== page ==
I finally had the chance to watch The LEGO Movie the other day. I adored it. I won’t give anything away here (what I’m about to say is in the premise explained within the first few minutes of the movie), but the movie made me think about the way we’re constantly seeking instructions for how to live our lives.
In the movie, the main character lives in a perfectly ordered city, Bricksburg. He and all of the other residents find out what to do every day by following instructions in an instruction manual. The clip below gives you an idea of how this works… and how this structure leads the LEGO people to believe (or at least sing) that, “Everything is awesome!”
We don’t have anything like the LEGO instruction manuals for life, but sometimes we like to think we do. Walk down the self-help aisle of the bookstore… or google a list of self-help titles. Here’s a few I came across: Always Know What to Say; Achieve Anything in Just One Year; Upgrade Your Body and Mind; 7 Highly Effective Ways to Win Friends, Drive Your Purpose, and Lose Weight. (Ok, I made that last one up).
There’s a reason these books sell so well. We are desperate for security, and we want to come by that security by doing what is “best” or “correct.” Please, please, someone tell us what to do and how to do it. Then maybe we would feel better.
Some self-help books likely contain some helpful ideas and strategies. But none of them are going to bring an all-encompassing solution to your struggles. If there were one, then everyone would read it and use it, and there wouldn’t be a need for any other books to be written.
There’s another book that sells really well that people read as a step-by-step manual: the Bible. So, this is where I say that the Bible is the one book that can give you the solution you’re looking for, the book that will tell you exactly what to do… right?
Sorry, no. If the Bible served that purpose, then we’d all just follow its very clear instructions and everything would be, well, awesome. I don’t think I have to tell you how much disagreement there is over what the Bible says, and beyond that, what it means. When we think we know what it wants us (and everyone else) to do, not only are we trying to justify ourselves by our own actions, we start thinking we’re better than those who don’t follow it in the exact manner that we do.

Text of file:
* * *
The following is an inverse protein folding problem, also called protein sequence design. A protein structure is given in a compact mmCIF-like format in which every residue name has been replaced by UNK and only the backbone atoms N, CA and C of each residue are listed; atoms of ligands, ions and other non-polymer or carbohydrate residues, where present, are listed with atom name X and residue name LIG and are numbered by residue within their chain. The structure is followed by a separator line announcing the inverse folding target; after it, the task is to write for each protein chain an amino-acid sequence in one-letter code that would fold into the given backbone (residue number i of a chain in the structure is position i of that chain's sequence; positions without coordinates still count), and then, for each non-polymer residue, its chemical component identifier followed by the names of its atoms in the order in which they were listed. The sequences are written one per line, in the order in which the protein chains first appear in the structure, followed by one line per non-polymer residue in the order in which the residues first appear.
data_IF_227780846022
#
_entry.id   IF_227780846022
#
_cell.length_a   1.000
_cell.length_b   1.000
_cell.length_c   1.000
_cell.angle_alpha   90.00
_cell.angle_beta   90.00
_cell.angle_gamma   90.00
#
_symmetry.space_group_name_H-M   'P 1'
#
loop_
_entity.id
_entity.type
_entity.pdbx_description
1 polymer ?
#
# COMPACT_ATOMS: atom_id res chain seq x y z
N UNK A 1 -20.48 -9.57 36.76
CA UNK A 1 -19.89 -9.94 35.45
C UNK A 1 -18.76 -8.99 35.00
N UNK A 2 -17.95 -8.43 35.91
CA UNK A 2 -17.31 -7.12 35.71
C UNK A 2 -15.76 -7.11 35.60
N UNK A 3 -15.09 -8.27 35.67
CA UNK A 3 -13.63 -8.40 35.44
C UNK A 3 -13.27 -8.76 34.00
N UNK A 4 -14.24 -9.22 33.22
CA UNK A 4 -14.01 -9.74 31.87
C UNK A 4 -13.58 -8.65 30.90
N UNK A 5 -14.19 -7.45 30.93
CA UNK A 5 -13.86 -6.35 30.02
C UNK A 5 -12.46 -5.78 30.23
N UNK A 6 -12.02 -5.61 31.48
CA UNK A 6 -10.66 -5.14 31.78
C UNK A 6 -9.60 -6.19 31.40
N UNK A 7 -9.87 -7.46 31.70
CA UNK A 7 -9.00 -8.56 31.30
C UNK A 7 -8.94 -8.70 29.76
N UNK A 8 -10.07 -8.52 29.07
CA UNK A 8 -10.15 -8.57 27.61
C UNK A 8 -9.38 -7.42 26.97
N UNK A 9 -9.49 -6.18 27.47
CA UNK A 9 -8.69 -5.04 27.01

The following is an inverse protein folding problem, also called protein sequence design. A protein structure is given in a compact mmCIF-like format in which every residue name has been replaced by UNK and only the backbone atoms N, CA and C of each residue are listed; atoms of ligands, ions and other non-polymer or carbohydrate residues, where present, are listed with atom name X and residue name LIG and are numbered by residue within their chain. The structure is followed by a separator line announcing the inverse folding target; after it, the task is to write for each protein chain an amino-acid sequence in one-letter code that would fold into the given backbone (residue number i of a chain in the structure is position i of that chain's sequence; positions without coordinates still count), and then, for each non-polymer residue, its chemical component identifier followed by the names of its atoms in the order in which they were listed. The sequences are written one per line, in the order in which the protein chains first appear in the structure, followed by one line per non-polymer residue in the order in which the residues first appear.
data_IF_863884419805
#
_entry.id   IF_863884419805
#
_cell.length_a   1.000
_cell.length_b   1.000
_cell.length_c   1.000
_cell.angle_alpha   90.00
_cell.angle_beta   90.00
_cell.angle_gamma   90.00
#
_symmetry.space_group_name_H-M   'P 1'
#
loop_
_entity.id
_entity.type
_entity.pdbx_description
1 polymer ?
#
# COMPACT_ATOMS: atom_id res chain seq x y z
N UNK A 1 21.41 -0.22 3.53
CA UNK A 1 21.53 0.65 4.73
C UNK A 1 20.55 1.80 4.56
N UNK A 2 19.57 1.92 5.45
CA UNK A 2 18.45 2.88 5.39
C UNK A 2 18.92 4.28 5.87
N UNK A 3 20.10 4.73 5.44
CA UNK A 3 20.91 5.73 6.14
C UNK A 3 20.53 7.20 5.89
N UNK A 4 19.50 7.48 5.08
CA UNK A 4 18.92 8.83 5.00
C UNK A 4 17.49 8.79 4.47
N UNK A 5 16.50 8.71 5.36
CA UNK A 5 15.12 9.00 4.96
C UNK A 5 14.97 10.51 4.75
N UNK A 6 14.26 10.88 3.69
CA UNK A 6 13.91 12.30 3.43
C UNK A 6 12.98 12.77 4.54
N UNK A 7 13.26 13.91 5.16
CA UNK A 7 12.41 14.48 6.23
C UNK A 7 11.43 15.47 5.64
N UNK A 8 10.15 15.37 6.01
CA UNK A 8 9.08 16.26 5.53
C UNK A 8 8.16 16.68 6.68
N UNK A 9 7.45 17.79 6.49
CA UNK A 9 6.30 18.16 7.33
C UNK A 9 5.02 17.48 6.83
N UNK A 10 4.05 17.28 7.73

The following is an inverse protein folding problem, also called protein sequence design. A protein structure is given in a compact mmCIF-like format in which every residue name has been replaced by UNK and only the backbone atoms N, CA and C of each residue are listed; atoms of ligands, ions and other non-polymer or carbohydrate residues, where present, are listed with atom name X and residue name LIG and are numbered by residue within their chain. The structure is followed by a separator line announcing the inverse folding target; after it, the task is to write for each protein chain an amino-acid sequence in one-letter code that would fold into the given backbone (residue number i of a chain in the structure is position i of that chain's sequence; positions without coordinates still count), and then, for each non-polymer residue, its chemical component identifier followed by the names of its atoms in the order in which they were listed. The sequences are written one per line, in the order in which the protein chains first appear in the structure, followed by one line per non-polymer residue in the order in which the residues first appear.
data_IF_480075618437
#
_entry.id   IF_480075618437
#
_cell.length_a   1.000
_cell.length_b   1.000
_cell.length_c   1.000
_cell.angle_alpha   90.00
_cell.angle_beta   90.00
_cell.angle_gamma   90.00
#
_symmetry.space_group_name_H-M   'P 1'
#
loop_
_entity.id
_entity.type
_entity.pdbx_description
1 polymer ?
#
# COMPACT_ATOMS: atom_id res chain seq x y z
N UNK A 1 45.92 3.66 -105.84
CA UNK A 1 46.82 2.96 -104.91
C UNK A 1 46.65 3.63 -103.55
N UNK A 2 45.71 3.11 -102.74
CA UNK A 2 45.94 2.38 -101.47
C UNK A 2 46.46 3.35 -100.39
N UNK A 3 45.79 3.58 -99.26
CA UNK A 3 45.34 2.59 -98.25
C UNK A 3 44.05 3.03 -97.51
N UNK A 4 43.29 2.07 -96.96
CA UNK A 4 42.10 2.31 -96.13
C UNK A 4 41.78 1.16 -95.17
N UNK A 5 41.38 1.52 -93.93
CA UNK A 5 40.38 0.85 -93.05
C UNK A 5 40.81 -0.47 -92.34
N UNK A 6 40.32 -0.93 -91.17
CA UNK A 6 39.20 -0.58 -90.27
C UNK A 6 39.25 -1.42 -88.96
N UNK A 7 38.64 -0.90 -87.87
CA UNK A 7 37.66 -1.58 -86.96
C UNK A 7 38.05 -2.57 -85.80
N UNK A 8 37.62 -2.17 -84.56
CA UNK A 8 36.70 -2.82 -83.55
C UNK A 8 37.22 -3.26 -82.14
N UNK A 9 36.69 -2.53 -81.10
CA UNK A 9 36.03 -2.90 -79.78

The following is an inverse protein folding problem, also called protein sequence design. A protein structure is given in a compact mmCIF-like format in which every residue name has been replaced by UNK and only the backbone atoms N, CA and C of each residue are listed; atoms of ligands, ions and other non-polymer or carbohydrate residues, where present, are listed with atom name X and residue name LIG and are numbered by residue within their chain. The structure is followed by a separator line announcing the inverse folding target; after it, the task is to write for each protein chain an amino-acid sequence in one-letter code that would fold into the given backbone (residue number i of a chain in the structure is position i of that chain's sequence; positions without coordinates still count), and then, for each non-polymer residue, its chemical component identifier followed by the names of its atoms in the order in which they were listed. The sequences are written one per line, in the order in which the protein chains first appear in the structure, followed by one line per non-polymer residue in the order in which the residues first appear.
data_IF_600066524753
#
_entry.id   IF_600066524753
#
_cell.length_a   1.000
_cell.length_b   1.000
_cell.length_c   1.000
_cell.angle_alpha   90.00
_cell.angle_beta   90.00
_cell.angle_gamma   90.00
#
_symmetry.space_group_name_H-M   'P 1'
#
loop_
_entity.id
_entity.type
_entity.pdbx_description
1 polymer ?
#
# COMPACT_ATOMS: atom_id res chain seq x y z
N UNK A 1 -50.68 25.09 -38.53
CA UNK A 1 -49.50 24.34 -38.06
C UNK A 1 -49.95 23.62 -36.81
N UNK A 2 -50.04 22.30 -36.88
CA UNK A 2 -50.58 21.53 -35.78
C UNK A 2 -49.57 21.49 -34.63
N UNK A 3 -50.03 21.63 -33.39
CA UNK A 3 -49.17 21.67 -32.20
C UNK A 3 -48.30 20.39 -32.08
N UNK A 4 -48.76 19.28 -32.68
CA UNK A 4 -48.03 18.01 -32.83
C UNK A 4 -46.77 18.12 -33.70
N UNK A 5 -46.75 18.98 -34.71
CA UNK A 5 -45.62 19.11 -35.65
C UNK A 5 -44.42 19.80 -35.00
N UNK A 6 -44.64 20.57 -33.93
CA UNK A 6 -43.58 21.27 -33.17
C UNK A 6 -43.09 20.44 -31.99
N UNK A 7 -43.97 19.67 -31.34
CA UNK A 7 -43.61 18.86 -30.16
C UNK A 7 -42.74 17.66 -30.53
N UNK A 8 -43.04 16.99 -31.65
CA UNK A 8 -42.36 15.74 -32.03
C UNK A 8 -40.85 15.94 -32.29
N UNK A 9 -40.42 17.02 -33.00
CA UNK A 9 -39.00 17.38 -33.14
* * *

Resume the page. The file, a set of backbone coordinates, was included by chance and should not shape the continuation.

Besides, the Bible wasn’t written as a set of instructions. It’s a collection of different types of texts written to or for a specific group for specific reasons. It doesn’t tell us step-by-step ways to go about every aspect of life. Certainly, there are some laws to be obeyed (that we disagree over how to follow) and principles to be gleaned (and debated) from its records and stories and prophecies and letters and so on. But every book in the Bible had an audience that wasn’t us and a purpose that wasn’t ours.
I realize I am writing about this in a somewhat confident manner. Honestly, writing about this brings a familiar nauseous feeling to my throat. It’s the feeling I get when I think about the Bible, and how long I wanted (and still want) to believe that it will magically tell me what to do in every situation. As much as I am understanding and appreciating the Bible differently, it would still be much more comforting to stand sure not just about my faith, but about what I’m doing at any given moment.
But I guess God didn’t mean for the Bible to be clear instructions. Sometimes, I get really angry with Him about it. I get angry because I want what I was taught about the Bible’s life-solving qualities to be true (it would be a lot easier). I get angry because He didn’t make it clear and He lets people twist it for their own harmful purposes.
Maybe He wanted to give us more freedom and creativity than we would have if He just told us exactly what to do. I don’t know. That’s actually my point: I don’t know. None of us do. It’s actually a relief to admit that.